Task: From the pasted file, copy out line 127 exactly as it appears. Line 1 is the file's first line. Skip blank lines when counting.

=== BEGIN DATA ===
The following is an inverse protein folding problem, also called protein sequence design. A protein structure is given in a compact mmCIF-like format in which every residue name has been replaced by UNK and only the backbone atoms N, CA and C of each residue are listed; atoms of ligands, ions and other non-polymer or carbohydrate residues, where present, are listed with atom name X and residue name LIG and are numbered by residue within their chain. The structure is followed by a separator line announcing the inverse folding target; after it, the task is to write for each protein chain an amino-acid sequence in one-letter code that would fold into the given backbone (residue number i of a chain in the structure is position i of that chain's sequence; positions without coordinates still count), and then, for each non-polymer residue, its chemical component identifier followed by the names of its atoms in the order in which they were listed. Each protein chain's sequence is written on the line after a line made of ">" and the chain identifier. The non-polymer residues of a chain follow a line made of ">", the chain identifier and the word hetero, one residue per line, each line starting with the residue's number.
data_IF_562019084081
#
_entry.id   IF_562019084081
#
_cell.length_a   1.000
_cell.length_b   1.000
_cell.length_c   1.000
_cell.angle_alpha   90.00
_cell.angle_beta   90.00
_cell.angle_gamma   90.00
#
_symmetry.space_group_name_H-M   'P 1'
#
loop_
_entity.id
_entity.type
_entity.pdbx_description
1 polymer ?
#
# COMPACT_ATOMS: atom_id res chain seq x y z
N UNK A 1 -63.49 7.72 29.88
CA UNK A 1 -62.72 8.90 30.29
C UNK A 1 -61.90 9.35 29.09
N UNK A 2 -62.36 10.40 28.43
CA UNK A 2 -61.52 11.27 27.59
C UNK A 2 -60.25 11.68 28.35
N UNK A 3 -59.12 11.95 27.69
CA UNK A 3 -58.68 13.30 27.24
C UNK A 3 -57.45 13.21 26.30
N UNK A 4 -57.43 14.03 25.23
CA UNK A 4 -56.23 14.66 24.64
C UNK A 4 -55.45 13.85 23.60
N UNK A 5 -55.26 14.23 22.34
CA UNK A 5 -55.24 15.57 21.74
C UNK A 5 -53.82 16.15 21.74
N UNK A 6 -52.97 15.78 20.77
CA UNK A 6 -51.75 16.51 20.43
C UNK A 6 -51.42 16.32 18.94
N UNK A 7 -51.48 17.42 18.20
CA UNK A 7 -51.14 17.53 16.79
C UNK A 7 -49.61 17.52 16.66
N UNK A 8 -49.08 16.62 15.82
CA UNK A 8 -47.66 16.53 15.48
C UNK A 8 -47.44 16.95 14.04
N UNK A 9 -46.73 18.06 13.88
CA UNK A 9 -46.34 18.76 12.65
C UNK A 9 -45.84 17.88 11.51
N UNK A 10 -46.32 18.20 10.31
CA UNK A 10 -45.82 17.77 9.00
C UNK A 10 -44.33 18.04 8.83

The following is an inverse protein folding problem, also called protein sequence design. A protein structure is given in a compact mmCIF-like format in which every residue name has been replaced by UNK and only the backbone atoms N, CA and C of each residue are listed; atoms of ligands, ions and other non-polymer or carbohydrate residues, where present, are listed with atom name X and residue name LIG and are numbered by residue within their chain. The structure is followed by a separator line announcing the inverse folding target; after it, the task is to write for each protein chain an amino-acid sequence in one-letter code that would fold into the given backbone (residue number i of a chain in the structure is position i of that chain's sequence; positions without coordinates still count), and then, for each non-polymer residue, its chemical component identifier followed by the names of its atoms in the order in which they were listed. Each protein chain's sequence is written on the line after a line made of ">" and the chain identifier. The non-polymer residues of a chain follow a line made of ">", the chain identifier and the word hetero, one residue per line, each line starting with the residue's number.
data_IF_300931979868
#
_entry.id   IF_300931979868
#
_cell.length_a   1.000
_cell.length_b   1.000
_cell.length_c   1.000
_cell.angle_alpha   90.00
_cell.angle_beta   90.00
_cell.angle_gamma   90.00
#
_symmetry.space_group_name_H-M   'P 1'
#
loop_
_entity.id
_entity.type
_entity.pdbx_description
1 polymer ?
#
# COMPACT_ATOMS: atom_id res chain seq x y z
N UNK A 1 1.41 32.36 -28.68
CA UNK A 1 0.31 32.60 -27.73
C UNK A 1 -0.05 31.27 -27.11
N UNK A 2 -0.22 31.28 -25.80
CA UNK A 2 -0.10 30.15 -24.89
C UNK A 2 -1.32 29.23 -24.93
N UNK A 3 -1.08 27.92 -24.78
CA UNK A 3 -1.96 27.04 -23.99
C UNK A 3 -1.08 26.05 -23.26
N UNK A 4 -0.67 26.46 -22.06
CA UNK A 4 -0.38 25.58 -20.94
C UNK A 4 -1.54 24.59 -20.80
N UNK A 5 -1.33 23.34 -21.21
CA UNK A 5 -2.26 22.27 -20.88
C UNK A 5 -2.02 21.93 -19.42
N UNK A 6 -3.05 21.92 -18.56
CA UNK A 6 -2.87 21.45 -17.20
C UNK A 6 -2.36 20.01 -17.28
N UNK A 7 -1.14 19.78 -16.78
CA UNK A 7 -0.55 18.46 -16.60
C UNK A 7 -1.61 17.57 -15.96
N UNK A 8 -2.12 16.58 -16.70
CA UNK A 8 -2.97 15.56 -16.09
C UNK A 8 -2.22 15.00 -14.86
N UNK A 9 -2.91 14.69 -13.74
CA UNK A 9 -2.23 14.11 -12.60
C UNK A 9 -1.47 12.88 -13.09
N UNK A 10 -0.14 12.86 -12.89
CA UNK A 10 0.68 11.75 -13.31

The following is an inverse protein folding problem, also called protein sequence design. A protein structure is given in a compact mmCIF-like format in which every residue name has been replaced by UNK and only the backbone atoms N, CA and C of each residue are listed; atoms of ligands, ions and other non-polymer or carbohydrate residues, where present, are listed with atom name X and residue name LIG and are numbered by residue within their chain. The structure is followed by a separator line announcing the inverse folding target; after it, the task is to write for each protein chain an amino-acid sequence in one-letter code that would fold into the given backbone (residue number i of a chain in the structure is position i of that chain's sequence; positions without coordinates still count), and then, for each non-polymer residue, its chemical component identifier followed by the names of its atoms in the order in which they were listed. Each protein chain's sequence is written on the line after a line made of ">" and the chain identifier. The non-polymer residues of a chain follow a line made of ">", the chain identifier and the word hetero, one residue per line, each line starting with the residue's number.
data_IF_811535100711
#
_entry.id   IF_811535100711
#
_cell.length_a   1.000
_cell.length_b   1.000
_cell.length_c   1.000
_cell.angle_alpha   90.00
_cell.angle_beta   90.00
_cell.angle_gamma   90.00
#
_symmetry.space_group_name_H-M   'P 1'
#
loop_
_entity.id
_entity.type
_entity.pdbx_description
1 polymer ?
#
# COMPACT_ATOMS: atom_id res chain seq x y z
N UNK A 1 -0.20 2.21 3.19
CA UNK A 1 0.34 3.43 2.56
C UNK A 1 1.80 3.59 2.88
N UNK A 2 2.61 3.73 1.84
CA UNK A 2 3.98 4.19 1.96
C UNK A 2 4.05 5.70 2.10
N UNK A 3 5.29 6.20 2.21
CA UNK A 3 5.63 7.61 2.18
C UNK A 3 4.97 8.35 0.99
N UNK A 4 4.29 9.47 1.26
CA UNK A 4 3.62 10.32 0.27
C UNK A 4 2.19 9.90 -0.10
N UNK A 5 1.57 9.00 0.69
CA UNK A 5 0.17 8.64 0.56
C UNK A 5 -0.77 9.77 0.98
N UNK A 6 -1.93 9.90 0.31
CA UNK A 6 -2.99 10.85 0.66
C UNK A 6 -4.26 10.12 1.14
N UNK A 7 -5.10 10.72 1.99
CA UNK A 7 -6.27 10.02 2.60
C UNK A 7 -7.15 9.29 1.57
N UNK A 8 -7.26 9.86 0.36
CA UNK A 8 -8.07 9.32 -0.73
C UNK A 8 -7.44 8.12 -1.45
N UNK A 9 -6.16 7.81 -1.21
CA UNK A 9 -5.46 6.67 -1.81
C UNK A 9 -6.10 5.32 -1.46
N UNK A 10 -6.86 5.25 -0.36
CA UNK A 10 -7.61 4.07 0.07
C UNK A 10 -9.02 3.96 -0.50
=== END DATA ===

CA UNK A 2 3.98 4.19 1.96